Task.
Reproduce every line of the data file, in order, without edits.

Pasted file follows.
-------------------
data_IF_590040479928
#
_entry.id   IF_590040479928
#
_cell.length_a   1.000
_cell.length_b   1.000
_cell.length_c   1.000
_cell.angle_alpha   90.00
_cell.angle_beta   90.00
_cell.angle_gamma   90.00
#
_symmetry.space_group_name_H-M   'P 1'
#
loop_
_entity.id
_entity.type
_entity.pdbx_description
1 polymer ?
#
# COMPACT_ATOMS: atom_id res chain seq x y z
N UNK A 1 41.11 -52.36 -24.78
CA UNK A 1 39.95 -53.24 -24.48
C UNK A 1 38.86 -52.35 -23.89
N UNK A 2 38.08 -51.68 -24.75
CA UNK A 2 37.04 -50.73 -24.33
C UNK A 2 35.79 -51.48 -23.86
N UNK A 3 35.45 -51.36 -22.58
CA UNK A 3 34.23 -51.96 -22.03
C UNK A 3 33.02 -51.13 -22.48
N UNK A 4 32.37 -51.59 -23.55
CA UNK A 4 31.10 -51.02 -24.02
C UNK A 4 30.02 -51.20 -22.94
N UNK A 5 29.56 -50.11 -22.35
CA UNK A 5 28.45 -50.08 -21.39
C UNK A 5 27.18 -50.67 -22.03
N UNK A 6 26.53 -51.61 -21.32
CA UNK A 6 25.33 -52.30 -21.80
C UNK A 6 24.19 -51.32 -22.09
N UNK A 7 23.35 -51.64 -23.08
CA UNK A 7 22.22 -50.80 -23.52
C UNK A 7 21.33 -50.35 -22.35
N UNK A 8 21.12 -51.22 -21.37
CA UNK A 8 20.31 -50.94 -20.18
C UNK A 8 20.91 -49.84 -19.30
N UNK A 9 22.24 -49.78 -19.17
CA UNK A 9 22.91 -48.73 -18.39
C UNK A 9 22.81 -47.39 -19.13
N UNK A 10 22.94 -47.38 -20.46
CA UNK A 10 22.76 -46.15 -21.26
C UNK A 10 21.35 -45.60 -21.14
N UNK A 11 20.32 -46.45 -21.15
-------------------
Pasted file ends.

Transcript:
data_IF_590040479928
#
_entry.id   IF_590040479928
#
_cell.length_a   1.000
_cell.length_b   1.000
_cell.length_c   1.000
_cell.angle_alpha   90.00
_cell.angle_beta   90.00
_cell.angle_gamma   90.00
#
_symmetry.space_group_name_H-M   'P 1'
#
loop_
_entity.id
_entity.type
_entity.pdbx_description
1 polymer ?
#
# COMPACT_ATOMS: atom_id res chain seq x y z
N UNK A 1 41.11 -52.36 -24.78
CA UNK A 1 39.95 -53.24 -24.48
C UNK A 1 38.86 -52.35 -23.89
N UNK A 2 38.08 -51.68 -24.75
CA UNK A 2 37.04 -50.73 -24.33
C UNK A 2 35.79 -51.48 -23.86
N UNK A 3 35.45 -51.36 -22.58
CA UNK A 3 34.23 -51.96 -22.03
C UNK A 3 33.02 -51.13 -22.48
N UNK A 4 32.37 -51.59 -23.55
CA UNK A 4 31.10 -51.02 -24.02
C UNK A 4 30.02 -51.20 -22.94
N UNK A 5 29.56 -50.11 -22.35
CA UNK A 5 28.45 -50.08 -21.39
C UNK A 5 27.18 -50.67 -22.03
N UNK A 6 26.53 -51.61 -21.32
CA UNK A 6 25.33 -52.30 -21.80
C UNK A 6 24.19 -51.32 -22.09
N UNK A 7 23.35 -51.64 -23.08
CA UNK A 7 22.22 -50.80 -23.52
C UNK A 7 21.33 -50.35 -22.35
N UNK A 8 21.12 -51.22 -21.37
CA UNK A 8 20.31 -50.94 -20.18
C UNK A 8 20.91 -49.84 -19.30
N UNK A 9 22.24 -49.78 -19.17
CA UNK A 9 22.91 -48.73 -18.39
C UNK A 9 22.81 -47.39 -19.13
N UNK A 10 22.94 -47.38 -20.46
CA UNK A 10 22.76 -46.15 -21.26
C UNK A 10 21.35 -45.60 -21.14
N UNK A 11 20.32 -46.45 -21.15